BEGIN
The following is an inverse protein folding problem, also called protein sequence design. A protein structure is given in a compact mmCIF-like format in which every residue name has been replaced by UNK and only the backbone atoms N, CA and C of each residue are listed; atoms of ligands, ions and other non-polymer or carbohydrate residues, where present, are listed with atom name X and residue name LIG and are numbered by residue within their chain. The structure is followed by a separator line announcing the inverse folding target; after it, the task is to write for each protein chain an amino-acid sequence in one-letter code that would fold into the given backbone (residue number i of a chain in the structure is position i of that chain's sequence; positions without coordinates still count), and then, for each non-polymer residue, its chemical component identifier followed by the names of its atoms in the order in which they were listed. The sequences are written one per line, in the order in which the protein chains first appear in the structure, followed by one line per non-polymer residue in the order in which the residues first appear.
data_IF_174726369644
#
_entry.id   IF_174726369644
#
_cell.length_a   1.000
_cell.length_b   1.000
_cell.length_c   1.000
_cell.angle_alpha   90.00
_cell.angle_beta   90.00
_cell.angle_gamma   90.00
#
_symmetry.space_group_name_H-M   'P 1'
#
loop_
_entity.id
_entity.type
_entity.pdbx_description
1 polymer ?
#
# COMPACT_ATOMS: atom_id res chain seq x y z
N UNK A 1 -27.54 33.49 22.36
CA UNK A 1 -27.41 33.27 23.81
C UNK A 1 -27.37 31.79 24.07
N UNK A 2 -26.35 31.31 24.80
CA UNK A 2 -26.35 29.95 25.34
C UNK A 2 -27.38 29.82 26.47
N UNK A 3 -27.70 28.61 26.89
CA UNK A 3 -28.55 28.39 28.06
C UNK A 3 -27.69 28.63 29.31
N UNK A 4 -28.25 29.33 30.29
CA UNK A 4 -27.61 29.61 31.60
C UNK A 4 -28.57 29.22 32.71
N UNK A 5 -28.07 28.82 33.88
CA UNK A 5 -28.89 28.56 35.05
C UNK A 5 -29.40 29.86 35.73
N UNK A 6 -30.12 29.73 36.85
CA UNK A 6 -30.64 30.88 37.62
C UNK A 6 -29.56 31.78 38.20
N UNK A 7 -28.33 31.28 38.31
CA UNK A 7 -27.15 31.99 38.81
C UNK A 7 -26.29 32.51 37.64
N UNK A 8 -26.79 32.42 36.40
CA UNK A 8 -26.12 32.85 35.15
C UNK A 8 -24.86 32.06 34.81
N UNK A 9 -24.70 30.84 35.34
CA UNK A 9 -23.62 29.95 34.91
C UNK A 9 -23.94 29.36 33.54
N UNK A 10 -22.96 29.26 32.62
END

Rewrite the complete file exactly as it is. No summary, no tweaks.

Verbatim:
The following is an inverse protein folding problem, also called protein sequence design. A protein structure is given in a compact mmCIF-like format in which every residue name has been replaced by UNK and only the backbone atoms N, CA and C of each residue are listed; atoms of ligands, ions and other non-polymer or carbohydrate residues, where present, are listed with atom name X and residue name LIG and are numbered by residue within their chain. The structure is followed by a separator line announcing the inverse folding target; after it, the task is to write for each protein chain an amino-acid sequence in one-letter code that would fold into the given backbone (residue number i of a chain in the structure is position i of that chain's sequence; positions without coordinates still count), and then, for each non-polymer residue, its chemical component identifier followed by the names of its atoms in the order in which they were listed. The sequences are written one per line, in the order in which the protein chains first appear in the structure, followed by one line per non-polymer residue in the order in which the residues first appear.
data_IF_174726369644
#
_entry.id   IF_174726369644
#
_cell.length_a   1.000
_cell.length_b   1.000
_cell.length_c   1.000
_cell.angle_alpha   90.00
_cell.angle_beta   90.00
_cell.angle_gamma   90.00
#
_symmetry.space_group_name_H-M   'P 1'
#
loop_
_entity.id
_entity.type
_entity.pdbx_description
1 polymer ?
#
# COMPACT_ATOMS: atom_id res chain seq x y z
N UNK A 1 -27.54 33.49 22.36
CA UNK A 1 -27.41 33.27 23.81
C UNK A 1 -27.37 31.79 24.07
N UNK A 2 -26.35 31.31 24.80
CA UNK A 2 -26.35 29.95 25.34
C UNK A 2 -27.38 29.82 26.47
N UNK A 3 -27.70 28.61 26.89
CA UNK A 3 -28.55 28.39 28.06
C UNK A 3 -27.69 28.63 29.31
N UNK A 4 -28.25 29.33 30.29
CA UNK A 4 -27.61 29.61 31.60
C UNK A 4 -28.57 29.22 32.71
N UNK A 5 -28.07 28.82 33.88
CA UNK A 5 -28.89 28.56 35.05
C UNK A 5 -29.40 29.86 35.73
N UNK A 6 -30.12 29.73 36.85
CA UNK A 6 -30.64 30.88 37.62
C UNK A 6 -29.56 31.78 38.20
N UNK A 7 -28.33 31.28 38.31
CA UNK A 7 -27.15 31.99 38.81
C UNK A 7 -26.29 32.51 37.64
N UNK A 8 -26.79 32.42 36.40
CA UNK A 8 -26.12 32.85 35.15
C UNK A 8 -24.86 32.06 34.81
N UNK A 9 -24.70 30.84 35.34
CA UNK A 9 -23.62 29.95 34.91
C UNK A 9 -23.94 29.36 33.54
N UNK A 10 -22.96 29.26 32.62